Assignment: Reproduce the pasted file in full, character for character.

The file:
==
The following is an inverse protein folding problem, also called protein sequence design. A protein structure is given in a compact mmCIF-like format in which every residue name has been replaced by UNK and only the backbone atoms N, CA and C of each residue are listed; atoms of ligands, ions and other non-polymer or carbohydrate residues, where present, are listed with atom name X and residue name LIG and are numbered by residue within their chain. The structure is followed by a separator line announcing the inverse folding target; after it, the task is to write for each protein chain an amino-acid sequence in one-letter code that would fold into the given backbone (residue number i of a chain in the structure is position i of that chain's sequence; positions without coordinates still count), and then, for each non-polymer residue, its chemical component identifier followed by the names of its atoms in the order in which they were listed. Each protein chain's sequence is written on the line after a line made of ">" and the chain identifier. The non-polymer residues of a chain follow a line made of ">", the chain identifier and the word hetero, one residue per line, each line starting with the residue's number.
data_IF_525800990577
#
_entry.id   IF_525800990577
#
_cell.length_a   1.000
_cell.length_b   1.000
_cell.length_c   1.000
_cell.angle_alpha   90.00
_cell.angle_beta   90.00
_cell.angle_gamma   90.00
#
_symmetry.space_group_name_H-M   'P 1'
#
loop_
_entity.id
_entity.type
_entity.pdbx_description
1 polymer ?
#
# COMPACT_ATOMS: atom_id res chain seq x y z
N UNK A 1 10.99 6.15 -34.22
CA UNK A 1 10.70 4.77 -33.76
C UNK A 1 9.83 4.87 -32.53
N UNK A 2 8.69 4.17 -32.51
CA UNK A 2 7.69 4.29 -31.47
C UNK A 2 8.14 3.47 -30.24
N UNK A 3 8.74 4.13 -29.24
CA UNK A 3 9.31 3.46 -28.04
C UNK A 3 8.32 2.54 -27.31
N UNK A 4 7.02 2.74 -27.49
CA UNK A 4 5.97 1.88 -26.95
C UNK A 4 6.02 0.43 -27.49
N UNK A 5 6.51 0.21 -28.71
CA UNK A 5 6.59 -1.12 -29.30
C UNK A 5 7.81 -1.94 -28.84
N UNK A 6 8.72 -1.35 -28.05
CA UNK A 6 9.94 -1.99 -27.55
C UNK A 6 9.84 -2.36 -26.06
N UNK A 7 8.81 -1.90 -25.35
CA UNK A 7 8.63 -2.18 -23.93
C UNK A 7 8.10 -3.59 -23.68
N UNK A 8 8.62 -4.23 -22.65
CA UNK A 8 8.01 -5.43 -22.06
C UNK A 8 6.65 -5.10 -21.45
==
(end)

The following is an inverse protein folding problem, also called protein sequence design. A protein structure is given in a compact mmCIF-like format in which every residue name has been replaced by UNK and only the backbone atoms N, CA and C of each residue are listed; atoms of ligands, ions and other non-polymer or carbohydrate residues, where present, are listed with atom name X and residue name LIG and are numbered by residue within their chain. The structure is followed by a separator line announcing the inverse folding target; after it, the task is to write for each protein chain an amino-acid sequence in one-letter code that would fold into the given backbone (residue number i of a chain in the structure is position i of that chain's sequence; positions without coordinates still count), and then, for each non-polymer residue, its chemical component identifier followed by the names of its atoms in the order in which they were listed. Each protein chain's sequence is written on the line after a line made of ">" and the chain identifier. The non-polymer residues of a chain follow a line made of ">", the chain identifier and the word hetero, one residue per line, each line starting with the residue's number.
data_IF_525800990577
#
_entry.id   IF_525800990577
#
_cell.length_a   1.000
_cell.length_b   1.000
_cell.length_c   1.000
_cell.angle_alpha   90.00
_cell.angle_beta   90.00
_cell.angle_gamma   90.00
#
_symmetry.space_group_name_H-M   'P 1'
#
loop_
_entity.id
_entity.type
_entity.pdbx_description
1 polymer ?
#
# COMPACT_ATOMS: atom_id res chain seq x y z
N UNK A 1 10.99 6.15 -34.22
CA UNK A 1 10.70 4.77 -33.76
C UNK A 1 9.83 4.87 -32.53
N UNK A 2 8.69 4.17 -32.51
CA UNK A 2 7.69 4.29 -31.47
C UNK A 2 8.14 3.47 -30.24
N UNK A 3 8.74 4.13 -29.24
CA UNK A 3 9.31 3.46 -28.04
C UNK A 3 8.32 2.54 -27.31
N UNK A 4 7.02 2.74 -27.49
CA UNK A 4 5.97 1.88 -26.95
C UNK A 4 6.02 0.43 -27.49
N UNK A 5 6.51 0.21 -28.71
CA UNK A 5 6.59 -1.12 -29.30
C UNK A 5 7.81 -1.94 -28.84
N UNK A 6 8.72 -1.35 -28.05
CA UNK A 6 9.94 -1.99 -27.55
C UNK A 6 9.84 -2.36 -26.06
N UNK A 7 8.81 -1.90 -25.35
CA UNK A 7 8.63 -2.18 -23.93
C UNK A 7 8.10 -3.59 -23.68
N UNK A 8 8.62 -4.23 -22.65
CA UNK A 8 8.01 -5.43 -22.06
C UNK A 8 6.65 -5.10 -21.45